But treatment is only one part and certainly not the only aspect of support around addiction recovery. Many would argue that ‘treatment’ isn’t actually a requirement for recovery, it’s also a contentious issue. One that is mostly dependent upon your stance around addiction being classified as a disease i.e. something that can actually be treated.
If you don’t know the answer, or you have no idea which side of the so-called disease / lifestyle choice drugs debate you subscribe to have a look at… ‘Everything you think you know about addiction is wrong‘ a controversial presentation by Johann Hari, author of Chasing the Scream: The First and Last Days of the War on Drugs.
One thing is for sure, long-term sustainable recovery from addiction requires so much more than mediocre medical interventions alone. Rebuilding (or often building) a connected life with purpose and providing them with a reason for being is immensely important. This is one of the major reason behind the importance and efficacy of mutual-aid in recovery. Services can’t or won’t deliver the levels of ‘after-care’ support functions that people actually require. A level of support that shrinks on an almost daily basis, mostly thanks to budget cuts limited resources. This alone should prove the need for mutual-aid, now more than ever before.
Mutual-aid is and always will be, one of the most important aspect of recovery support. (Download the PHE document… ‘Facilitating Access to Mutual-Aid‘)
I have to say that the cynic in me found the presentation on ‘research’ into last year’s recovery walk somewhat refreshing. Many professionals in the field of addictions support will tell you; their observations and experience are too easily dismissed… “anecdotal and without scientific base” however; it appears when you’re able to dress the same knowledge with a cloak of ‘science’ that’s actually all right?
It’s actually ok for an academic, probably with limited lived experience of life’s realities, to observe a relatively small percentage of any given demographic. For him/her to take some notes, prepare a few spreadsheets of quantitative / qualitative data and subsequently, present posteriori knowledge as justification for hypotheses defined from that limited experience and empirical evidence. Welcome to Ethnography… a scientific method for the delivery of anecdotal evidence!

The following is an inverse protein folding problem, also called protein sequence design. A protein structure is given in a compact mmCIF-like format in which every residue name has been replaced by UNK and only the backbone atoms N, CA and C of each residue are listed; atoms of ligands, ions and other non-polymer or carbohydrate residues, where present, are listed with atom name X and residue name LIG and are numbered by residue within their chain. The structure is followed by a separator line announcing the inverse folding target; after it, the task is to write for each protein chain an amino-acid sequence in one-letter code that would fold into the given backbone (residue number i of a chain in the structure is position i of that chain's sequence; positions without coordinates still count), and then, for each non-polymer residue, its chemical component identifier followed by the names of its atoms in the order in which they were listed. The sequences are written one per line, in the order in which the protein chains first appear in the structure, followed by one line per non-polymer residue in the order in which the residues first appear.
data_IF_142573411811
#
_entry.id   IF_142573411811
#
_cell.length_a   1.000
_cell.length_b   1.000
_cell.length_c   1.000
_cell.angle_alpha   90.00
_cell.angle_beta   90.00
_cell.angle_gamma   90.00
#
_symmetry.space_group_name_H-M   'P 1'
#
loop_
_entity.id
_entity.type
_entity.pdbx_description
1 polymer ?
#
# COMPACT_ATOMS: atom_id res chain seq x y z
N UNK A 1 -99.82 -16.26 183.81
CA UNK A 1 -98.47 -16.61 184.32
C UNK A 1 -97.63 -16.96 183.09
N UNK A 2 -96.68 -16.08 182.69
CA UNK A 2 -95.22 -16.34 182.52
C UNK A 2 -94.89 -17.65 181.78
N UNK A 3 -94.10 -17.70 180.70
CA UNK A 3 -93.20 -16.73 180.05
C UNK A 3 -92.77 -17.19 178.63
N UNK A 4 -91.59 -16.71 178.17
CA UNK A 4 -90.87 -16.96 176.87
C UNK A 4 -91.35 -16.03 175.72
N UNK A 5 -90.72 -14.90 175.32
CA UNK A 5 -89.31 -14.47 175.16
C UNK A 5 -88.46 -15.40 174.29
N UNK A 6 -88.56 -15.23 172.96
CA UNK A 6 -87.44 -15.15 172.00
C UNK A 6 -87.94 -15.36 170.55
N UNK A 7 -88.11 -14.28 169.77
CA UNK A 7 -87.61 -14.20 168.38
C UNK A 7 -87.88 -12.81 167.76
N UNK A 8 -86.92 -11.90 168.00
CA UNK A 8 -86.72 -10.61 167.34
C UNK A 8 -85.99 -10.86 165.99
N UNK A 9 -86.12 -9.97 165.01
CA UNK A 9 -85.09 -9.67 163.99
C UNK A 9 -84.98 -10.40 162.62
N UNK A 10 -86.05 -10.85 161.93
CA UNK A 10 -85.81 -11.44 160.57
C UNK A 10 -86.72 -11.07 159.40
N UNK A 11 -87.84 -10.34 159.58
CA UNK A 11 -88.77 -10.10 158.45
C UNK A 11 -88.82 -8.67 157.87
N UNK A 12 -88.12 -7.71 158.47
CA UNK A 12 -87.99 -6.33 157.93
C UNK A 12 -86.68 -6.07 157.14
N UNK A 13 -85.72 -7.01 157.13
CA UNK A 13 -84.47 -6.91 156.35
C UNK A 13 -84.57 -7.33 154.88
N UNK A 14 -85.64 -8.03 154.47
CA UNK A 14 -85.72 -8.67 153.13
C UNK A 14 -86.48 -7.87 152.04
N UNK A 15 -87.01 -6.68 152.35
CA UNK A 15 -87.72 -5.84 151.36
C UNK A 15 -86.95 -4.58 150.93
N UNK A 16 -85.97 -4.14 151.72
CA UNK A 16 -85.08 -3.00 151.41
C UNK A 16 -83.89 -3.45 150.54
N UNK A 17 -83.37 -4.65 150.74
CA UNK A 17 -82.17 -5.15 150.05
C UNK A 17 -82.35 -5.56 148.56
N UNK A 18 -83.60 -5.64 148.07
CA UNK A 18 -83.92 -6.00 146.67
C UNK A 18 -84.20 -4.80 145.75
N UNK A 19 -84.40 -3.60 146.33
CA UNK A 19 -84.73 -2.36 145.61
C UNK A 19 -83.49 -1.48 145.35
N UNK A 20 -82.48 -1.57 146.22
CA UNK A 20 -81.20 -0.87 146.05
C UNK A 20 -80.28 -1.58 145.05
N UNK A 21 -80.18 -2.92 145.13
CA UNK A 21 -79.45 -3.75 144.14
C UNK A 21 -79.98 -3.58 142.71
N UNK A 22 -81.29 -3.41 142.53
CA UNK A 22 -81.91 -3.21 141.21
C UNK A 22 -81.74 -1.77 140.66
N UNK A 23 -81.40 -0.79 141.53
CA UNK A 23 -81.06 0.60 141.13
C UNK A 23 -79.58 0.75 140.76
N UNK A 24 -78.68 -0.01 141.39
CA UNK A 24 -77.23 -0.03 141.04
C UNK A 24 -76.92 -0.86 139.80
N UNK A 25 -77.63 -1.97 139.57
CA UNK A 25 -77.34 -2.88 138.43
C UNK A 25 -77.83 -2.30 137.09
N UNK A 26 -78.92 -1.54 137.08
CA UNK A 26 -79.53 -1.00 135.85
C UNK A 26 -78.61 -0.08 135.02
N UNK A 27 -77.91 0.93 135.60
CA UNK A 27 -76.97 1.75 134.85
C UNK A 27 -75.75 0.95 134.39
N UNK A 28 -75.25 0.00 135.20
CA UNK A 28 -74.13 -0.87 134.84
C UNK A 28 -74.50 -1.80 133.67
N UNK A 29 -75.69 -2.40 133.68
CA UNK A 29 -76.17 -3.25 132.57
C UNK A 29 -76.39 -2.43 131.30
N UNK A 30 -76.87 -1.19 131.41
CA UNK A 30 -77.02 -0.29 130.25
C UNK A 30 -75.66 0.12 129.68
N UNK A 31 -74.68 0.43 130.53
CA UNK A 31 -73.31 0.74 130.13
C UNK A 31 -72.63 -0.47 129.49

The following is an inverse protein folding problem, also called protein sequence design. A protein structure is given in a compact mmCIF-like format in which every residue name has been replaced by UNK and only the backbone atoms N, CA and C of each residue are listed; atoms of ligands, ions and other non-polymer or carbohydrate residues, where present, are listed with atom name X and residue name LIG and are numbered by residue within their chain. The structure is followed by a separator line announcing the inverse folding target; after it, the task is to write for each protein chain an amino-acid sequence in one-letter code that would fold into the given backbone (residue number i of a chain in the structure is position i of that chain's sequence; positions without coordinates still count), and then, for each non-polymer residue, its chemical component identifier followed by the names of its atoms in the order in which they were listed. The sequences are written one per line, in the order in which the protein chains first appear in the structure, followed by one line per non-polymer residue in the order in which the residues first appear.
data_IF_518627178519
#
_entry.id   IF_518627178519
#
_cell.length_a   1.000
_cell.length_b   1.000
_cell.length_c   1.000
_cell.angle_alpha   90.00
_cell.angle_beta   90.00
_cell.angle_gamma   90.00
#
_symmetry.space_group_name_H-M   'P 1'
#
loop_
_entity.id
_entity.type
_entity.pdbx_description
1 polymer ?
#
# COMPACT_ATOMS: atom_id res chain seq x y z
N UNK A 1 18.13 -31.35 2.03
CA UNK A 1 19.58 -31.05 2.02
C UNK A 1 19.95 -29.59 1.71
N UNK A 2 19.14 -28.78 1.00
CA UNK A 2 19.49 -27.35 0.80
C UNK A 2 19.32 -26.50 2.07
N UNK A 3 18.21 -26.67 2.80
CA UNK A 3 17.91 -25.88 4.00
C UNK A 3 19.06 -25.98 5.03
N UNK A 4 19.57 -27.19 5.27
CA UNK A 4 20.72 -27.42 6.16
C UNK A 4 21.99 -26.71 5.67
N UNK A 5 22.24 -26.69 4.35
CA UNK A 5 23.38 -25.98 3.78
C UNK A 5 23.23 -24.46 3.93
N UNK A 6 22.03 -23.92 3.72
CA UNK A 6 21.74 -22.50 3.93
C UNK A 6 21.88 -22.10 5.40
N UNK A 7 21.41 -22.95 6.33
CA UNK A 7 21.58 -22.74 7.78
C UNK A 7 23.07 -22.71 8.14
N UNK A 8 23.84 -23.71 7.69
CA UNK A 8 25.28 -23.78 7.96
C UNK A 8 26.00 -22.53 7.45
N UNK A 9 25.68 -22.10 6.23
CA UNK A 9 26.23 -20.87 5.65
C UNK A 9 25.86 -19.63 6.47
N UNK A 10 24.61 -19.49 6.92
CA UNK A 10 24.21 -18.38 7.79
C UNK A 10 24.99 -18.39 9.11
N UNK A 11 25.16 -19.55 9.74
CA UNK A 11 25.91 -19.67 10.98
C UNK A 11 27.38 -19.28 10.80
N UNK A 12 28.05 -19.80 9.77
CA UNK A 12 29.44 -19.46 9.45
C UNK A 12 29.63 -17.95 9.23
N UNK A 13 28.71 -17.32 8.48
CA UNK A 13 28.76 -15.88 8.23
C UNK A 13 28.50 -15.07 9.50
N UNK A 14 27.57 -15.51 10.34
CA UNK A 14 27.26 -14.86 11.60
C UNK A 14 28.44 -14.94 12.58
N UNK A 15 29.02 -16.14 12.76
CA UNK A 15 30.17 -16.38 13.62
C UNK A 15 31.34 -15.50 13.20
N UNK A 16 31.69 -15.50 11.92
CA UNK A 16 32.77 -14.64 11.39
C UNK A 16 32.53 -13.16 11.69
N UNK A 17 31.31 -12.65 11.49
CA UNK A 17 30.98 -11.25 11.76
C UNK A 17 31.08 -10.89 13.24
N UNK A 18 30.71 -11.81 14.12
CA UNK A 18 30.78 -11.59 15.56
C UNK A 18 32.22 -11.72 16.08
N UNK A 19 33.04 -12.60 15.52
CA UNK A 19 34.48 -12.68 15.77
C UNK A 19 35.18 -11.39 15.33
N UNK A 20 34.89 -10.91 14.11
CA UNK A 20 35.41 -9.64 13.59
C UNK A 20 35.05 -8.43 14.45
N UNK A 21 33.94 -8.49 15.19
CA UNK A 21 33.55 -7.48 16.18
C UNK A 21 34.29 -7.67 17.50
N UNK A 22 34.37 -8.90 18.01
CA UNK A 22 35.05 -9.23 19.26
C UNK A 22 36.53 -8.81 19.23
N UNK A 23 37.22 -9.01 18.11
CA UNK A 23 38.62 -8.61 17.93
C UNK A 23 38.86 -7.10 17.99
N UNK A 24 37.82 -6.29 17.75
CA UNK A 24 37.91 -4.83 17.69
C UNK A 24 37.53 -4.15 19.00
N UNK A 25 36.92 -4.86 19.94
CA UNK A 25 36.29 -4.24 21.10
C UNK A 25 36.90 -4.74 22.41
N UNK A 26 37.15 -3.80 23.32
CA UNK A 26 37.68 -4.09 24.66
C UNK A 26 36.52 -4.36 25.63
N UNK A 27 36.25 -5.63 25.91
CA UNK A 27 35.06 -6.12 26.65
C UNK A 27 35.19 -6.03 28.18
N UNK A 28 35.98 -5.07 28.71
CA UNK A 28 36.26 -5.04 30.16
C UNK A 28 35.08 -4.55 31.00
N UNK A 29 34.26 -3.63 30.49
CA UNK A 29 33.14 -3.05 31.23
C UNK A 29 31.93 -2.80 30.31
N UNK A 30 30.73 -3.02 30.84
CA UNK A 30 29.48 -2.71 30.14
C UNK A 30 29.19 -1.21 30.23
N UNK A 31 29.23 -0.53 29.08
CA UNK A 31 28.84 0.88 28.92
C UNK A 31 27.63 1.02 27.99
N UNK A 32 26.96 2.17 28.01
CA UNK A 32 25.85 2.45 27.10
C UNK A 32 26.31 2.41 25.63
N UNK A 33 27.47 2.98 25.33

So what of personal knowledge or experience, often gleaned over many years? It’s just not science, it doesn’t support long-term career academia and it simply couldn’t possibly form any foundation to formulate opinion, let alone form the basis of discussions around causation factors or subsequent development of probable hypothetical outcomes. That simply wouldn’t do, would it?
Flippant? Possibly, but I can totally understand where Mark Gilman was coming from when he explained his dislike of statistics and numbers. The ‘science’ distances the process ever further from the reality, it reduces empathy and creates a non humanitarian work ethic. I too look forward to the liberation day when I’m no longer a component part of any performance matrix!
One part of the Friday conference disappointed me. Despite all the powerful messages of hope and achievement. Once again I sadly witnessed examples of mutual-aid arrogance. The distasteful and parochial ethic that says “my way or no way Hose” …despite all the evidence to support the fact; when individuals are afforded a choice in support pathways, this provides greater probability of effective recovery. Come on guys, bury your hatchet of tribal conflict… it’s counter-productive for people’s recovery.